Friday, September 28, 2012

Tree Work

Zen Master Setchō Jūken (980 - 1052) once said, "To say something up a tree is easy. To say something under a tree is difficult. This old monk will climb up the tree. Bring a question!"  Setchō meant that it is easy to express peculiar ideas, but difficult to manifest the everyday state.

A year or so ago, when I first left the corporate world and went out on my own, I experienced great anxiety.  Will I go broke?  Will I become homeless?  What will happen to me?

One very particular, if not peculiar, way this anxiety expressed itself concerned a young poplar tree in my back yard.  I live in a virtual urban forest, surrounded by tall trees.  This particular poplar was growing too close to a stucco retaining wall, and as the tree grew the roots were expanding and causing not only the wall to buckle and bulge, but to actually move.  It got to the point where a wooden gate between the wall and the house would no longer close, as the retaining wall had slowly crept several inches over and narrowed the  distance between the wall and the house.  I worried that one day, the wall would collapse altogether, and if it didn't result in a full-on landslide, at the very least the tree would fall and damage the house.  The cost of the repair, to the house, to the wall, to the tree, to whatever else, was beyond my estimation, but I worried that it would bankrupt me and that I would be ruined, forced to foreclose on my home and move out of the neighborhood in disgrace.  I actually spent several sleepless nights worrying about this scenario, as far-fetched as it may sound.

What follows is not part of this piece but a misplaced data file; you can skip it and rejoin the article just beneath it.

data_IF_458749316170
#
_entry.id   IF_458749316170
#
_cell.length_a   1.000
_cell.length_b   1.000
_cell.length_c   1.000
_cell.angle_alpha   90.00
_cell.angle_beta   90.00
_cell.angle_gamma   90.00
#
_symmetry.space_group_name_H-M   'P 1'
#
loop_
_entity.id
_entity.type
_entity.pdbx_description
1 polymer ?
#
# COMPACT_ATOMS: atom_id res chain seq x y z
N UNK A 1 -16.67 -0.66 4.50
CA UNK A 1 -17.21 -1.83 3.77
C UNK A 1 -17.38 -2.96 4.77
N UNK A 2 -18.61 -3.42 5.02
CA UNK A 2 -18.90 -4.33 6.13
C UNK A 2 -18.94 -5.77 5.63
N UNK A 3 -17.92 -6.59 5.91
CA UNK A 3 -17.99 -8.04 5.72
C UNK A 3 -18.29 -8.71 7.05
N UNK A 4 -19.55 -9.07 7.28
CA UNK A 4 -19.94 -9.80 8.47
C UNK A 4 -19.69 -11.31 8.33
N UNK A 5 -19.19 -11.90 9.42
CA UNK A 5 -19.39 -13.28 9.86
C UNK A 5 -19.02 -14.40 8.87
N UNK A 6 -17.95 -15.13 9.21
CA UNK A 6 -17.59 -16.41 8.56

Today, I finally got around to taking control of my anxiety and doing something, other than worrying, about the situation.  I got an estimate and hired a tree service company, and this morning a small squadron of workers descended on my yard to take down the tree as well as some errant branches from other trees that hung over my house and worried me.

Fearlessly rappelling up the trees with chainsaws dangling from their hips, they removed the branches and took the poplar down incrementally, starting at the top and working their way down in 8 to 10 foot segments.  Just watching them high up in the tall trees could induce vertigo, but they supplied me with ample firewood for this winter, as well as more wood chips than I know what to do with.

So now the tree is down and the wall is safe.  I will repair and replace the gate, and everything will be back to normal.  As it turns out, I had to climb a tree before I could once again manifest the everyday state.

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